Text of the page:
Jesse Eisenberg's 'Art Of Self-Defense' Is No Motivational Sports Montage

Jul 12, 2019
Originally published on July 12, 2019 8:37 am

Jesse Eisenberg built his career playing quick-witted intellectuals — but he gets more physical in his new movie, The Art of Self-Defense. The film, written and directed by Riley Stearns, stars Eisenberg as Casey Davies, a socially stunted man who seeks out a martial arts class-turned-cult after getting mugged.

"It's like a twisted sports movie," Eisenberg explains — Casey sets out to better himself and it works out terribly. Unlike the beloved underdog Rocky Balboa, Eisenberg says, Casey's version of confidence-building "is punching his boss in the throat rather than, like, running up the stairs of the Philadelphia art museum."

Eisenberg believes the film's message will resonate in the context of the #MeToo movement. He was filming The Art of Self-Defense when prominent actresses began speaking out about workplace harassment and sexual violence. Eisenberg knew both survivors and perpetrators — and he realized that his character's pressure to perform masculinity via violence and aggression was particularly relevant to the present moment.


Interview Highlights

On his character, Casey Davies

He's impressionable, he's lonely, and so he gets pulled into this class run by this Machiavellian sensei who tells Casey that everything in his life is not masculine enough. And so Casey decides to re-engineer his entire life to be the man that sensei convinces him [to be]. ...

I think of Casey like the 10-year-old version of me. ... I was quiet, I was really scared of everything ... I was also like innocent and pure and I assumed everyone would be good. And when they weren't, I was really surprised by it. - Jesse Eisenberg

I think of Casey like the 10-year-old version of me. ... I was quiet, I was really scared of everything ... I was also like innocent and pure and I assumed everyone would be good. And when they weren't, I was really surprised by it. ... So when I was playing this role I was looking at my acting experience as kind of like this almost cathartic, strangely Freudian ... or Proustian even, look back at my childhood.

On the film's critique of modern masculinity

The story could be seen as a kind of allegory for a young man who needs purpose in the world and becomes radicalized by a cult. ...

And then when we were doing the movie, just coincidentally the #MeToo movement started and so in the mornings, the entire crew and cast would be reading about people in our industry who, you know, have experienced just pure horror by people that we know. And then we would be just filming this movie which ended up taking on ... misogyny and toxic masculinity.

On a confrontation with a bully at his childhood summer camp

I remember the first day of camp ... and also, not incidentally, the last day of camp ... I was on the bottom of a pool and he just went entirely on top of me in the bottom of the pool, and my back was to the ground of the pool and the kid's stomach was on my stomach, and he was making deep eye contact with me at the bottom of the pool and lying on me — and he was a big kid. And I just remember having the very specific thought: "Oh, this is how I die." And then I called my mom and never went back to camp in my life.

On learning karate for the film

There's a kind of discipline to karate ... a physical discipline that I eschew at all possible moments in my life. ... Just basic things, like not slouching so that all your organs are smushed into a single corner of your body. ... That is kind of helpful and [The Art of Self-Defense] probably gave me a few extra days on my life. ...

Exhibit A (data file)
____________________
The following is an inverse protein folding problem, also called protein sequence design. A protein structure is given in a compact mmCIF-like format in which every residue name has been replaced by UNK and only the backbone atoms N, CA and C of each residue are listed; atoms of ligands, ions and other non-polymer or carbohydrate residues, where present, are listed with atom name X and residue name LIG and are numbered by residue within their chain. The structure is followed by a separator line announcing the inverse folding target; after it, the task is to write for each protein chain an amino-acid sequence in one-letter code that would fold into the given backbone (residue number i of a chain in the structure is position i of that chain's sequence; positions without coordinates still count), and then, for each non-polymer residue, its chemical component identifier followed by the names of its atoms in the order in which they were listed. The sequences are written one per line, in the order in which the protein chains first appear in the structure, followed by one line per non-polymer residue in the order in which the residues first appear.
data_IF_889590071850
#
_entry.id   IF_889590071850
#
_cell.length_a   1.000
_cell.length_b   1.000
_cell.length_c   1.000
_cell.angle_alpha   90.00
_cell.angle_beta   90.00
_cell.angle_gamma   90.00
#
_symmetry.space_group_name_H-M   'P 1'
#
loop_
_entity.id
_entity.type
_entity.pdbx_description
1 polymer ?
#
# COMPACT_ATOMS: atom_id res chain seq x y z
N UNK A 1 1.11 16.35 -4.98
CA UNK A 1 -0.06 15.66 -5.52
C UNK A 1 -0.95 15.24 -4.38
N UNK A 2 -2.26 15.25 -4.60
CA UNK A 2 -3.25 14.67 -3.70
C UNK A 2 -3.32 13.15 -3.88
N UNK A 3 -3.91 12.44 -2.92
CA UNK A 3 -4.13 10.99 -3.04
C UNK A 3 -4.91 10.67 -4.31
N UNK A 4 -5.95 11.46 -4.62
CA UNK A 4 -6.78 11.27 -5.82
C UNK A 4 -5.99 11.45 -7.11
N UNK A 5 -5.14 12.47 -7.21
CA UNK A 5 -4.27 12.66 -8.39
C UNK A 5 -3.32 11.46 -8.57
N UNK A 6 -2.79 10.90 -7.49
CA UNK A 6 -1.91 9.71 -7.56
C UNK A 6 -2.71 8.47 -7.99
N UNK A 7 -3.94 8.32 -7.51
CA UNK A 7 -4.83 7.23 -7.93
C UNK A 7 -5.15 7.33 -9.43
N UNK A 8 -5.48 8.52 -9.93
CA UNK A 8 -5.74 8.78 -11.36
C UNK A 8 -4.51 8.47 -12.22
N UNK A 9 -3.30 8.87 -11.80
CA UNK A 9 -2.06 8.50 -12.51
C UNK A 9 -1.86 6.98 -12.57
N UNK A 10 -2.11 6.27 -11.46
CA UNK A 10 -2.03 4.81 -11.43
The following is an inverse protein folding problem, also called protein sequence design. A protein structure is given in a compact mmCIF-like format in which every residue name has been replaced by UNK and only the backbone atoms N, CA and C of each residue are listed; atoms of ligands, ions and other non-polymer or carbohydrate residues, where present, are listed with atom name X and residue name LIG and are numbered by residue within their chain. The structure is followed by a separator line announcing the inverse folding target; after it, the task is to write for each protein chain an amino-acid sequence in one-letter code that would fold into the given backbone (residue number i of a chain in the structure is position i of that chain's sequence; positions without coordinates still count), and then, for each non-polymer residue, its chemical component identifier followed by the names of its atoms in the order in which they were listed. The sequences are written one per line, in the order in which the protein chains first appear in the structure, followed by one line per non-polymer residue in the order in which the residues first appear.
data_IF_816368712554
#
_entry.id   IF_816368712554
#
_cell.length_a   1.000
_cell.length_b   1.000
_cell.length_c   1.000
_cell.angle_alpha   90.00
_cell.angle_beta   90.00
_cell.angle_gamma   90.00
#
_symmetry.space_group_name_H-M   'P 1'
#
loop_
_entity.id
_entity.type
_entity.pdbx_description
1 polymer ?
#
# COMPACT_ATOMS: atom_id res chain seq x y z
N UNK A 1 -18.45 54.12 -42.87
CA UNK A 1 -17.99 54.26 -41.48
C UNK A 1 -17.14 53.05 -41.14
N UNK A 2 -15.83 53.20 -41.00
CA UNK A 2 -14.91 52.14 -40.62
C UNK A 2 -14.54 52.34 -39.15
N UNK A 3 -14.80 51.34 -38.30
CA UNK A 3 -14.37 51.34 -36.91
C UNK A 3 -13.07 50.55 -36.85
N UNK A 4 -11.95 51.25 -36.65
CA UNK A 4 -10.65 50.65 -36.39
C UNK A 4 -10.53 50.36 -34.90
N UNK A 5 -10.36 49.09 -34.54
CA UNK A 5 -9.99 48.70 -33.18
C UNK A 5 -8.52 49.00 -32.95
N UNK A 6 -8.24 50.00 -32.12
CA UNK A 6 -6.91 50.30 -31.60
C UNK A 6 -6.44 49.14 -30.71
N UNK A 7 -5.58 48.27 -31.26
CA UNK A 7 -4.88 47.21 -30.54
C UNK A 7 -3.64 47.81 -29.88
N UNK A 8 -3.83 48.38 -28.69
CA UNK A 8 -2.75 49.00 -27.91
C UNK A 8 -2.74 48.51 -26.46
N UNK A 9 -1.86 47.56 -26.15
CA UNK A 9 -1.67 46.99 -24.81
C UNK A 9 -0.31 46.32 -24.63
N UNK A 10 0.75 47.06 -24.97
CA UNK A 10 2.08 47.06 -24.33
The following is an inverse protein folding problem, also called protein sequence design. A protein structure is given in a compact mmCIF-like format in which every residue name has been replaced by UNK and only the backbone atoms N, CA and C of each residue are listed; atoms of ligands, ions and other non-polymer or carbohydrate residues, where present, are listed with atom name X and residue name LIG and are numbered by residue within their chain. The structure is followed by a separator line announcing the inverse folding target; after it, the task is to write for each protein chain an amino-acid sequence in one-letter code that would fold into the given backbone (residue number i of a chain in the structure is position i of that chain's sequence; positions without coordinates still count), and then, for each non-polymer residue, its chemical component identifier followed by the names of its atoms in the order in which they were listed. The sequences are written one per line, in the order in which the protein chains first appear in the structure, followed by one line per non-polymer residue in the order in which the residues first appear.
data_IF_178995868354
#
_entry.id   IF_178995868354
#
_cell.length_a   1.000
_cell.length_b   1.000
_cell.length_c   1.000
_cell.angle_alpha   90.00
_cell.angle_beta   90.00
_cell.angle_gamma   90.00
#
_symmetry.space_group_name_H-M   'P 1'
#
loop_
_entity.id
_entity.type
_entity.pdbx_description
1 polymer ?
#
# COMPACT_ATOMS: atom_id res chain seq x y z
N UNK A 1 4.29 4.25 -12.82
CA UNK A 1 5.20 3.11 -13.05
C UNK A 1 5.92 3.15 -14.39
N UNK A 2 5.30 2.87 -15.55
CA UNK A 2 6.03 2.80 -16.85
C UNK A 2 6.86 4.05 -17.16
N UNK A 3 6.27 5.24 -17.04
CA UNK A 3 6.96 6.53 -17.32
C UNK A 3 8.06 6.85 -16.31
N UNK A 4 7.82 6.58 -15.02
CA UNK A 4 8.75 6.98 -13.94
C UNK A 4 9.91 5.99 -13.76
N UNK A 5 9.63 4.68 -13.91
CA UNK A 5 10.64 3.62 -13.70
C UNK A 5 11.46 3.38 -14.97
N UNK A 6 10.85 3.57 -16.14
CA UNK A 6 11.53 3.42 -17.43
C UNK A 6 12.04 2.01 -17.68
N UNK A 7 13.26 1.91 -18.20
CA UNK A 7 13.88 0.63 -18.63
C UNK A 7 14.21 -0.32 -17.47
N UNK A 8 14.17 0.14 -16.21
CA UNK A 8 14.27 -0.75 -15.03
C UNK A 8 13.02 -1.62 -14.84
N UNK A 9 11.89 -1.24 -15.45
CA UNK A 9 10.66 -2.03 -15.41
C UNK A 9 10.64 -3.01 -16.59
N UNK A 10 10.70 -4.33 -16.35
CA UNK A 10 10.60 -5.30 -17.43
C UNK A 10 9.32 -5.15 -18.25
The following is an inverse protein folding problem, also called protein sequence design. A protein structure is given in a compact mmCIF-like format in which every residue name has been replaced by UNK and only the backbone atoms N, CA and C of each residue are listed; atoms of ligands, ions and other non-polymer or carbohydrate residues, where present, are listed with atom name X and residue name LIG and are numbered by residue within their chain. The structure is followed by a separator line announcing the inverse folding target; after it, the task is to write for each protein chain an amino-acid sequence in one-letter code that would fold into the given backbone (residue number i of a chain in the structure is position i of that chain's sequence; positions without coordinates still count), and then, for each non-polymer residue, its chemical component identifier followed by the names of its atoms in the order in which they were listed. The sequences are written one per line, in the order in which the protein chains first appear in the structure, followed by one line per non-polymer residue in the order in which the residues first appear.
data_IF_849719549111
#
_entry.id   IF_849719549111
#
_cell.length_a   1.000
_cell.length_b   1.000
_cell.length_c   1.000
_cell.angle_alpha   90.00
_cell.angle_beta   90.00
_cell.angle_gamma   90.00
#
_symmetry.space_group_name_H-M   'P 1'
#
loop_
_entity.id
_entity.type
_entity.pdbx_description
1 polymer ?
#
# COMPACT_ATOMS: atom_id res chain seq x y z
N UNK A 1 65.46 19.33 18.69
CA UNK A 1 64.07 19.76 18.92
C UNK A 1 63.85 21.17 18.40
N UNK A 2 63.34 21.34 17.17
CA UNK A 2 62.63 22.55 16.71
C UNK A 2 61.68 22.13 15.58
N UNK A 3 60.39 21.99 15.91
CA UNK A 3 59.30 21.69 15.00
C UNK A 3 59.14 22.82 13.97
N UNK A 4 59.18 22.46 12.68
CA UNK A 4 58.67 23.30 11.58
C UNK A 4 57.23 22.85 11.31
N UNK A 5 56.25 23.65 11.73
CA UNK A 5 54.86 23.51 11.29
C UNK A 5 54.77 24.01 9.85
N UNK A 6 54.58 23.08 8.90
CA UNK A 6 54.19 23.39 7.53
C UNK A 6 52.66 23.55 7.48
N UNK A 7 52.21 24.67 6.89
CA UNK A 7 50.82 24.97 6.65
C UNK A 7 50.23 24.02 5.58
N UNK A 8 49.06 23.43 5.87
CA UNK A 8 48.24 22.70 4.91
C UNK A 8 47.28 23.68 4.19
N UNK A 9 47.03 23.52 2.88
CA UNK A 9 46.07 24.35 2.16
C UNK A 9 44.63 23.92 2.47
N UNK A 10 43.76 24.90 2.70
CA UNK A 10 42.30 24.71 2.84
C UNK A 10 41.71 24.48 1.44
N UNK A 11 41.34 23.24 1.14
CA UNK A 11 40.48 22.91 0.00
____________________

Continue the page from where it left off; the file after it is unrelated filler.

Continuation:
Literally the day this movie ended, I had to fly to Canada to do this other movie where I was playing, like, a stockbroker. ... [As an actor] you learn some skill that seems like it could be helpful in your life ... and then immediately have to forget it.

On the sensitive male characters he plays

I, just by virtue of who I am, naturally have a kind of sensitivity or softness to roles that I play. ... I guess maybe you could say it's a luxury ⁠— to have played parts where I think, like, the men are seen as, you know, emotional creatures. I mean, a movie like The Art of Self-Defense is perfectly emblematic of that, where I'm playing a character that is almost entirely emotional id.

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RACHEL MARTIN, HOST:

Actor Jesse Eisenberg has mastered the role of the fast-talking intellectual with an obsessive bent. We see it again in his new film, "The Art Of Self-Defense." His character is sort of a mix between his version of Mark Zuckerberg in "The Social Network" and Columbus from "Zombieland" - a social outcast who just falls into the background of his own life until something happens that makes him willing to do whatever it takes to toughen up. He starts by signing up for karate.

(SOUNDBITE OF FILM, "THE ART OF SELF-DEFENSE")

ALESSANDRO NIVOLA: (As Sensei) Name?

JESSE EISENBERG: (As Casey) Casey Davies.

NIVOLA: (As Sensei) That's a very feminine-sounding name. Why karate? This question's multiple choice. A, health and fitness - B, career opportunities - C, New Year's resolution - D, self-defense/traumatic experience.

EISENBERG: (As Casey) What if it's none of the above?

NIVOLA: (As Sensei) Should I read the choices again?

EISENBERG: (As Casey) No, that's OK. A, health and fitness.

MARTIN: Truth is Casey is anxious and nervous, And he's all alone. For Jesse Eisenberg, the role is personal.

EISENBERG: You know, he feels like this is a place where he can really belong. And he meets the sensei who runs this dojo like a cult. And Casey, my character, is like the perfect recipient of a kind of cult leader. You know, he's impressionable. He's lonely. And so he gets pulled into this class run by this Machiavellian sensei who tells Casey that everything in his life is not masculine enough. And so Casey decides to reengineer his entire life to be the man that Sensei convinces him. And the movie is this really brilliant satire on kind of like modern masculinity and kind of the absurd lengths men go to in an attempt to kind of be a man in society.

MARTIN: You mention Casey gets so enveloped in this world, and all of a sudden, he is granted a yellow belt which, like, rocks his world.